PETTIT: The end of energy scarcity


Suddenly, the internet has brought the end of information scarcity. Similarly, the switch to renewable energy will, I believe, bring us to the quick and final end of energy scarcity. Here’s how and why.

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Remember those distant times before digital technology, when all knowledge was stored in books and libraries? Information was hard to find, limited, controlled, scarce. Advanced knowledge was in the hands of “experts” who dolled it out for a price. Now, anyone with a computer or smart phone has instant, speed-of-light access from anywhere in the world, to all the accumulated knowledge and information of thousands of years of civilization. Truly revolutionary, but it happened, and it happened quickly.

Likewise, the rapid shift to the renewable energies of sun, wind, and geothermal will bring us to the end of energy scarcity. Why? Because these new energies are everywhere, and simple devices can harvest them whereever and whenever it’s needed. But is there enough of this free, clean energy to power our high tech, over-populated planet? Is it actually and truly possible to run everything on energies constantly replenished by natural forces?

Yep! And once fully implemented over the next decade or two, or three, it will spell the end of energy monopolies and energy scarcity, and will provide the cheapest, cleanest and most abundance energy ever seen.

Geothermal power is energy harvested from the natural heat of the Earth’s molten core. Plants are usually placed where the heat is closer to the Earth’s surface, such as along fault lines. But if you drill a hole straight down for four or five kilometres pretty well anywhere on the planet you get a lot of heat that is easily converted to electricity. Geothermal is perfect for steady, base-load energy without storage, the kind big industry and cities need.

The total energy consumption of all the countries on the planet is about half a zettajoule (a joule is a unit of energy equal to one watt-second. A zettajoule is one with 21 zeros after it). A 2006 MIT study showed that the geothermal potential around the planet is about 13,000 zettajoules, so geothermal alone could provide 26 times more energy than the world now uses.

Wind power is simple, versatile, and very inexpensive to run. Alberta just awarded contracts for 600 megawatts of new wind development, paying just 3.7 cents per kilowatt-hour, half the cost of new natural gas generation. Cheap! And getting cheaper.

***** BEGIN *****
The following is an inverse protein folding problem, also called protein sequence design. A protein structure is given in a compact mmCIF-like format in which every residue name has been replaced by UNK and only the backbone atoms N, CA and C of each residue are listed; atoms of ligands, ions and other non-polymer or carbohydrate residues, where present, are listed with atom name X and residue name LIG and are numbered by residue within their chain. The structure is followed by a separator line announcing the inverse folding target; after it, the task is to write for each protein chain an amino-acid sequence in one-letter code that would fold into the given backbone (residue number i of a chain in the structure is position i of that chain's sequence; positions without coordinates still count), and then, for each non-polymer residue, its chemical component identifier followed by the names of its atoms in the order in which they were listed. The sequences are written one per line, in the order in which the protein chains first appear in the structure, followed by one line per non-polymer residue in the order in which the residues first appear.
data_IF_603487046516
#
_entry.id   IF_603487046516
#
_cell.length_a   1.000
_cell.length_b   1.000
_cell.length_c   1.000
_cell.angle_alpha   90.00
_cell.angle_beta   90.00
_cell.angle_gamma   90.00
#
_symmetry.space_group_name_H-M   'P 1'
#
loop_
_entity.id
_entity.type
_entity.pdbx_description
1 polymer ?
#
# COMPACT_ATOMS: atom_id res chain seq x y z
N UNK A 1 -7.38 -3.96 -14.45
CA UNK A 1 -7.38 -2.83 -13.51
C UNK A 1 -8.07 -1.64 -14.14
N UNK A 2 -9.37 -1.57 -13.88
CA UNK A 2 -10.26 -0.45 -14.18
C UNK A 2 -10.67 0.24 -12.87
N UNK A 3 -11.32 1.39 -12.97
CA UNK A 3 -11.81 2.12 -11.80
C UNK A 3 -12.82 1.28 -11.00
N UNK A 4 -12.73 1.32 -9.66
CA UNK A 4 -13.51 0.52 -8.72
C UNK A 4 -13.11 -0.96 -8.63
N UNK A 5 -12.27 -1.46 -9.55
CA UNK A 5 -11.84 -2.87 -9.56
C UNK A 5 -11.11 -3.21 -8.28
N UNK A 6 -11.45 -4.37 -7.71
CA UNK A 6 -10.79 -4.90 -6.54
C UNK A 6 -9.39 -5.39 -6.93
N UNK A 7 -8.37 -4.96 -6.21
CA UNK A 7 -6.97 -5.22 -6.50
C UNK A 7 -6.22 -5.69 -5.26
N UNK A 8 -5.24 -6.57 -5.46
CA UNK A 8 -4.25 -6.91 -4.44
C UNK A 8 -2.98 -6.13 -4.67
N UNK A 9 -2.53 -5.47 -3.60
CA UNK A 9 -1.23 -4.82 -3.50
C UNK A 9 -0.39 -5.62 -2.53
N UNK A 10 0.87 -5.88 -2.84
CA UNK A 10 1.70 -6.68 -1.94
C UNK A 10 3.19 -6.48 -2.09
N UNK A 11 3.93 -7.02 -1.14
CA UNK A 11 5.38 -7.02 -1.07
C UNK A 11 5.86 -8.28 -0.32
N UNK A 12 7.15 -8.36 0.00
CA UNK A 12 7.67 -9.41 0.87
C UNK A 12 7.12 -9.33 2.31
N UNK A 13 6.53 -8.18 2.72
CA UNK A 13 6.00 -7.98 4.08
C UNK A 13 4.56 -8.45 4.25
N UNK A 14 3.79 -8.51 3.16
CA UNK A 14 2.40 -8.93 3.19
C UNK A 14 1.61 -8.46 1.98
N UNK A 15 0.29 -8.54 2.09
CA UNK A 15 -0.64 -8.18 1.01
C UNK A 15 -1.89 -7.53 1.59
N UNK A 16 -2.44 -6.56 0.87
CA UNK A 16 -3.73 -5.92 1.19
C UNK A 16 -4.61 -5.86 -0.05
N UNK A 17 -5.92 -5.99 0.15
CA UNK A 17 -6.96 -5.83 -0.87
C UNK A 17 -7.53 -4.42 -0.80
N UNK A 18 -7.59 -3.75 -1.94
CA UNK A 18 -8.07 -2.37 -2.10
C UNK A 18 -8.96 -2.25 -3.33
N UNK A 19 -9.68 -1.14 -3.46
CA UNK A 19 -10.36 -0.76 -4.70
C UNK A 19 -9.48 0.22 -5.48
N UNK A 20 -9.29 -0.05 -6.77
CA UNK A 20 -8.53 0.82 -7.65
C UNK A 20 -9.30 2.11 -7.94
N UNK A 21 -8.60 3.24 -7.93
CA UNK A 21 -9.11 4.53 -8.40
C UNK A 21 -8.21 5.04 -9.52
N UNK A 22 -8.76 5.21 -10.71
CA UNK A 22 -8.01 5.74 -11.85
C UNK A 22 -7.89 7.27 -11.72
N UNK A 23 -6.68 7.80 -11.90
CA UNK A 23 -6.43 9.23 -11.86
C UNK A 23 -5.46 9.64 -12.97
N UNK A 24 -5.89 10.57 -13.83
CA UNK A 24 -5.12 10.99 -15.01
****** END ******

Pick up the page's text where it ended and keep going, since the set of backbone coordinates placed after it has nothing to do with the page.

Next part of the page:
How much wind energy is there? A 2005 Stanford University study published in the Journal of Geophysical Research found that if only 20 per cent of the wind potential of the planet were harvested, it would cover the entire world’s energy needs. This would cover with wind farms about 0.3 per cent of the Earth’ surface, much of it offshore where the winds are strong and steady.

The vast amount of solar energy pouring onto our planet from the sun is roughly 23,000 times more than the total energy humanity is currently using. Capturing just one tenth of one per cent of that would give us six times more energy than we consume in all forms today.

A smart phone is a solid-state device that converts a tiny bit of electricity directly into a lot of information. Solar electric modules are solid-state devices that convert sunlight directly into electricity. No moving parts, no fuel, no maintenance, no toxic emissions. That’s why solar is now the fastest growing energy source on the planet, and if it isn’t already, it will soon be the cheapest, too.

Of course, the new world of new energy will use a combination of all these (and many others), as different areas are rich in one form of energy more than another. This mixed variety, decentralized and widely available, will create a much more robust and reliable energy grid than we have now.

And like becoming our own information “expert” at the press of a button, we will all become our own energy suppliers, freed from controlled and manipulated energy scarcity at last.

Don Pettit can be reached at

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